What questions are BSB readers sending in to us this month?
I wanted to take a moment out of AACR Previews and catch up on some recent news that is intriguing or perplexing subscribers. All questions are anonymous and in many cases, the same questions were actually sent in by multiple people, a testament to what’s top of mind in oncology lately.
Today, we cover a Q&A on a variety of topics on Kite Pharma (the Genentech collaboration and their TCR in solid tumours), a discussion about EGVRvIII in glioblastoma, and Gilead’s woes with idelalisib and an IO pipeline.
So let’s get started – subscribers can sign-in or you can sign up via the blue box below:
The immuno-oncology space continues to get both interesting and also very crowded with over 20 chimeric antigen receptor (CAR) T cell therapies now in development. Originally, the excitement began with the University of Pennsylvania’s dramatic announcement regarding the first two advanced CLL patients they successfully treated, leading to a collaboration with Novartis and spurring a new ‘arms race’ development in this niche.
While most of the CAR T cell therapy data since has largely focused on acute lymphoblastic leukemia (ALL) and to a lesser extent, non-Hodgkins lymphoma (NHL), many have been wondering what was happening on the CLL front? Has hope been abandoned there or will we see a renaissance occur? It is of particular relevance with the Abbvie/Genentech announcement that venetoclax has positive data in CLL patients who have the Del17p mutation and filing is likely here in this subset soon. Therapies such as ibrutinib and idelalisib are already approved in refractory CLL and may also have a future role to play here.
Do we need suicide switches for CAR T cell therapies such as Bellicum and Cellectis are developing or not?
Meanwhile, other hematologic malignancies are also being explored, including multiple myeloma. Why would a CD19 CAR work in a disease long considered to be CD19-negative in advanced, refractory disease?
Dr Carl June, U Penn
What about progress with solid tumours? Many commentators and investors have been highly sceptical of the chances of success here following the advent of positive checkpoint data beyond metastatic melanoma and early CAR data in mesothelin cancers.
To answer these questions and also get a flavour for where things are headed with CAR T cell therapies, we recently interviewed one of the leading experts in this field, Dr Carl June (U Penn).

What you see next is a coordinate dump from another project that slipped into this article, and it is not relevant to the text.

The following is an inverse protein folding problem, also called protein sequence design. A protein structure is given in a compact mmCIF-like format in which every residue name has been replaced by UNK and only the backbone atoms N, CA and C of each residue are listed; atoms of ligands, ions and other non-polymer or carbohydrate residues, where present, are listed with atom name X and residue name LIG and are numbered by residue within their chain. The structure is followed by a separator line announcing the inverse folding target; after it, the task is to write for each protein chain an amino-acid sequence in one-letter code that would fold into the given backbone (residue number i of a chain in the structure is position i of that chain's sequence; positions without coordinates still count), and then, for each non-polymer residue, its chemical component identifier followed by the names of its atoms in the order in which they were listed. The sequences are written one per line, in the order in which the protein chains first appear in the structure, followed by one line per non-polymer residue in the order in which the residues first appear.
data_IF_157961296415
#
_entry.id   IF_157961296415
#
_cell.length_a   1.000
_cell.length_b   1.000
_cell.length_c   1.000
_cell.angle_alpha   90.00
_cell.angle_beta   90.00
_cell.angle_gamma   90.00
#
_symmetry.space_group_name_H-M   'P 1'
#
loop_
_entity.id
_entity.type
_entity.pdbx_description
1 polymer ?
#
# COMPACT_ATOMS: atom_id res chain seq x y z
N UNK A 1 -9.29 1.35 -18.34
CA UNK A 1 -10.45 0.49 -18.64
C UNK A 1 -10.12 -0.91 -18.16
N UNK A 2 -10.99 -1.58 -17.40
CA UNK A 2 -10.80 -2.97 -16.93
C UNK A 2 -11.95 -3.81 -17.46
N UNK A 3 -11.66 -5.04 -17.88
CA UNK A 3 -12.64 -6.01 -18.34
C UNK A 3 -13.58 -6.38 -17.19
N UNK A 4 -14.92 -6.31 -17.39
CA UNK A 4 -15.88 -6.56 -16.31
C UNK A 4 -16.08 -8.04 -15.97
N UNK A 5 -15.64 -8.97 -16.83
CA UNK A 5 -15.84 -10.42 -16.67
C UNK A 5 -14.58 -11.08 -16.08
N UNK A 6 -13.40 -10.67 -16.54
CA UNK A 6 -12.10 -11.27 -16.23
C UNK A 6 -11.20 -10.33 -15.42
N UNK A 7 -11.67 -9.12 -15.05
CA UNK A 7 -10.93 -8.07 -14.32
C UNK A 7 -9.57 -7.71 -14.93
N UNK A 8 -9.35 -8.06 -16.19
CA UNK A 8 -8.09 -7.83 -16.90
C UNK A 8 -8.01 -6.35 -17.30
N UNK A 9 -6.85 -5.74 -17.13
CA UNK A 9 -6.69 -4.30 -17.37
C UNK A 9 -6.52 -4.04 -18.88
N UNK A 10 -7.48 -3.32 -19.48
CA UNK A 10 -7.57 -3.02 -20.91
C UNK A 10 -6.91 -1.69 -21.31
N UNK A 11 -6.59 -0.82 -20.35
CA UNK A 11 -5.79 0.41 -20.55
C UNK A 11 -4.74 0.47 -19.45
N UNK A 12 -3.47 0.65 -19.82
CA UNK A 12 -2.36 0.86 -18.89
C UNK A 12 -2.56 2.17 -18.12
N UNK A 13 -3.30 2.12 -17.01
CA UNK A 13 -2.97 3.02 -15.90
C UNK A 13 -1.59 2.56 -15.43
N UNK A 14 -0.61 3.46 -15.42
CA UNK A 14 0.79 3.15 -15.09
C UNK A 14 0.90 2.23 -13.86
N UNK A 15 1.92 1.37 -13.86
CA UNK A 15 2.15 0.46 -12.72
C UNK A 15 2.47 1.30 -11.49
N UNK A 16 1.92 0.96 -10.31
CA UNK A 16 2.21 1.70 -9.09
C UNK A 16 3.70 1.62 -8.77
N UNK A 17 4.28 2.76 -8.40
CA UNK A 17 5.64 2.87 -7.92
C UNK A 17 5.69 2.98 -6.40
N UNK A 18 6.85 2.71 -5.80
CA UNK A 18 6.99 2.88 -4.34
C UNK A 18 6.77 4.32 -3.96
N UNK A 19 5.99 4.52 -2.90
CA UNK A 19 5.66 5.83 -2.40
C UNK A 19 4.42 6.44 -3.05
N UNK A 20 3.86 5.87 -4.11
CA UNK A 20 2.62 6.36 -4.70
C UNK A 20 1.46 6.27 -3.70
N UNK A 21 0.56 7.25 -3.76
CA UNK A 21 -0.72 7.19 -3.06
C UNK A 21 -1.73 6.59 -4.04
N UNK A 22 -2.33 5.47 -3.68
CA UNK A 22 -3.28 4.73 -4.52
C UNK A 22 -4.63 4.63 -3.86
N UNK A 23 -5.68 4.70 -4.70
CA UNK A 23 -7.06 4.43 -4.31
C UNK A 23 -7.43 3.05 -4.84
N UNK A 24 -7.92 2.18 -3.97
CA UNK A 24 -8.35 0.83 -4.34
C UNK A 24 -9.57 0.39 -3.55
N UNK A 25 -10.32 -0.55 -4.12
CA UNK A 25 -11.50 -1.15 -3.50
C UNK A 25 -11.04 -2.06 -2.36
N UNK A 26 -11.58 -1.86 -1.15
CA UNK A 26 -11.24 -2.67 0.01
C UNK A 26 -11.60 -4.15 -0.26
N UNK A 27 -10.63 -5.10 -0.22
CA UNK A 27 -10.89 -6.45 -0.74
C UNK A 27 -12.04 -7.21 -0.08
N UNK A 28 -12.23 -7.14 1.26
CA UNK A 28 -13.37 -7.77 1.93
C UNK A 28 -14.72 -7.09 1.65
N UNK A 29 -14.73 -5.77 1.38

To learn more about Dr June’s perspective, subscribers can log in below or you can sign up in the box.
A couple of years ago we had a lot of fun here on BSB following the progress of ibrutinib (Imbruvica), obinutuzumab (Gazyva), and idelalisib (Zydelig) in CLL and indolent NHL. It seemed back then that the stunning trio were the hot topics for some time at ASCO and ASH meetings. Exciting times! All three target different entities (BTK, anti-CD20 and PI3K-delta) and made it past the tape to market, with Gazyva leading, Imbruvica a close second and Zydelig a slightly more distant third. I was reminded of the race again over the last week or so as the 4Q earnings were announced, with Pharmacyclics reporting almost $500M for Imbruvica last year and estimating sales to hit $1B in 2015. In contrast, Zydelig revenues for 2014 were $23M, reflective of their much later market entry in the US.
Still, that was a pretty impressive set of drugs all in development at the same time.
Two other agents we also reported on regularly were Infinity’s IPI-145, a PI3K delta-gamma inhibitor, and ABT-199/GDC-0199 (now known as venetoclax). I haven’t heard much about the former of late, but after a few missteps, the next big question to consider is whether venetoclax is coming back strongly or destined for dog drug heaven?
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During the recent American Society of Hematology meeting, much of the focus in immuno-oncology was squarely on the pediatric and adult data using the chimerica antigen receptor T cell product being developed by Novartis, CTL019, in acute lymphoblastic leukemia (ALL) from Children’s Hospital of Philadelphia (CHOP, not to be confused with the chemotherapy regimen!) and U Penn, respectively. We wrote about that data earlier this year.
There are, hovever, other interesting CAR T cell therapies in clinical development, including those from Juno (based on the MSK and Fred Hutchinson partnership), Bluebird in partnership with Celgene and one that actually had data at ASH, which didn’t receive much attention from the NCI and Kite Pharma. This therapy was evaluated in a trial of non Hodgkin’s Lymphoma (NHL) patients.
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Originally, I was thinking of doing an in-depth review of lymphomas i.e. non-Hodgkin’s lymphoma (NHL), which involve 85% of lymphomas and Hodgkin’s lymphoma (HL), which take up the remaining 15%. This topic, however, has been largely done to death already.
There are are some very useful sources of carefully curated content that I enjoy following every year and in this post I’m going to direct you to some of those and highlight where I think the critical topics are in lymphomas.
Companies mentioned: Roche, GSK, AbbVie, Pharmacyclics, Gilead, Infinity, Seattle Genetics
Drugs mentioned: Rituxan, Arzerra, Gazyva, ABT-199, ibrutinib, idelalisib, IPI-145, Adcetris